Gordon Parks (1912-2006), Harlem, circa 1948, gelatin silver print. ©1948 Gordon Parks Foundation.
Loïs Mailou Jones (1905-1998), Moon Masque, 1971, oil and collage on canvas.
John T. Biggers (1924-2001), Shotgun, Third Ward #1, 1966, tempera and oil on canvas.
Robert McNeill (1917-2005), New Car (South Richmond, Virginia), from the project “The Negro in Virginia,” 1938, gelatin silver print. ©1938 Robert McNeill.
Malvin Gray Johnson (1896-1934), Self-Portrait, 1934, oil on canvas.
Joseph Delaney (1904-1991), Penn Station at War Time, 1943, oil on canvas. Schinto photo.
Allan Rohan Crite (1910-2007), School’s Out, 1936, oil on canvas.
Keith Morrison (b. 1942), Zombie Jamboree, 1988, oil on canvas. Schinto photo.
William H. Johnson (1901-1970), Early Morning Work, circa 1940, oil on burlap. Schinto photo.
Peabody Essex Museum, Salem, Massachusetts
Photos courtesy Smithsonian American Art Museum
“Me, we.” The two-word rhyme was Muhammad Ali’s impromptu response when at Harvard University in 1975, toward the end of his commencement day address, an audience member shouted, “Give us a poem!” How perfect can off-the-cuff get? In life, “Me, we” is all we really need to remember. Often, its equivalent is all we really need to say. Tragically, its opposite, “Us, them,” has done more damage to humanity than probably any of us cares to think about right now.
As I walked through a preview of In Conversation: Modern African American Art, on view since June 1 at the Peabody Essex Museum (PEM) in Salem, Massachusetts, I heard Ali’s voice before I saw his photograph by Gordon Parks. A mix of celebrity interview, training sounds of boxing, and audio from Ali’s 1965 fight with Sonny Liston was part of the exhibition’s soundscape. It formed a rich, aural accompaniment to the visual image of Ali jumping rope in a gym, his balletic feet about a foot off the ground.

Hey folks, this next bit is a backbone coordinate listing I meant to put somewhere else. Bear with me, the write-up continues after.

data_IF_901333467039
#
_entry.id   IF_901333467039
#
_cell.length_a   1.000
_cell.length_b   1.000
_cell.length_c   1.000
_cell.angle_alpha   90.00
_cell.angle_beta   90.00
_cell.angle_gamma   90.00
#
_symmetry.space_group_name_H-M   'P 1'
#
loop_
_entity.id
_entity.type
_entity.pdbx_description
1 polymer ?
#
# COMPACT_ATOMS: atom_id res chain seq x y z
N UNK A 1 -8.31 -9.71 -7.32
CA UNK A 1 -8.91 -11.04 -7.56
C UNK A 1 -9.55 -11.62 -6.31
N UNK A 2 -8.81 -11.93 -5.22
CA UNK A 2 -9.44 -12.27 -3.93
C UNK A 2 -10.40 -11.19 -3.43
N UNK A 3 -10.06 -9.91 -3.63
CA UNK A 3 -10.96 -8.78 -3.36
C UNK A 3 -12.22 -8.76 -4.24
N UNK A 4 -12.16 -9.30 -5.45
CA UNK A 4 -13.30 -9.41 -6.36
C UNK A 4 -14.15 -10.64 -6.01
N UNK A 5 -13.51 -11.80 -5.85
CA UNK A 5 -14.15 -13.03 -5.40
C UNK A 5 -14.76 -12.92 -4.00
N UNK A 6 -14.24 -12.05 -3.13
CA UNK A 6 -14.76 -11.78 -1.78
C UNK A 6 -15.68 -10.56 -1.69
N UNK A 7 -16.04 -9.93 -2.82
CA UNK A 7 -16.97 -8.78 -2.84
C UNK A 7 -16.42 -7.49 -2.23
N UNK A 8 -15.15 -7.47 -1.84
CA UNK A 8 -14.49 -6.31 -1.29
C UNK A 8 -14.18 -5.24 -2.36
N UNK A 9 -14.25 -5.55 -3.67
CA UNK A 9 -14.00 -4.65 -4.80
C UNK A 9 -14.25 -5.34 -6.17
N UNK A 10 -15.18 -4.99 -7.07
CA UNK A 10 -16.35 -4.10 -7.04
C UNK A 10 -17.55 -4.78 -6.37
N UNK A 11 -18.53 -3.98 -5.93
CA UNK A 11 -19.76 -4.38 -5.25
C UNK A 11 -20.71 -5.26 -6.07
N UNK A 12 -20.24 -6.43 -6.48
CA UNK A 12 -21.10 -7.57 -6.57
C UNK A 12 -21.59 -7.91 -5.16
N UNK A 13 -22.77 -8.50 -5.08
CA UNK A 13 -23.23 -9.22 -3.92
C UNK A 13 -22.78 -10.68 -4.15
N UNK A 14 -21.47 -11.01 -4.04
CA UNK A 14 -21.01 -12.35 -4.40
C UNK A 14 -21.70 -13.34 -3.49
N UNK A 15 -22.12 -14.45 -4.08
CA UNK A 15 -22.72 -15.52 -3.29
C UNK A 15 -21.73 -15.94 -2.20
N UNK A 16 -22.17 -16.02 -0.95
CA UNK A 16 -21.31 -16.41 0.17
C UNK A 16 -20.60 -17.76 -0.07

The soundscape that goes with Thornton Dial’s mixed-media Top of the Line (Steel) includes samples from news reports about the riots sparked by the Rodney King beating and the noise of steel-working. The track well suits this work by Dial (b. 1928), a former migrant farmer and steelworker who made his objects from automobile parts and other industrial and household detritus. But it’s also meant to resonate with two other objects nearby, a painting by Frederick Brown of John Henry, the legendary steel driver, and a welded steel sculpture by Melvin Edwards (b. 1937), called Tambo, commemorating the South African political leader Oliver Reginald Tambo (1917-1993).
The title of this exhibition is a prompt, suggesting we look at each object in the context of its neighbors. It might also remind us to listen to the conversations in our heads. Is it “Me, we?” Or “Us, them?” Until American art by African Americans is fully integrated into art museums in our country—unlikely to happen until a number of related things change—that is the special challenge facing everyone.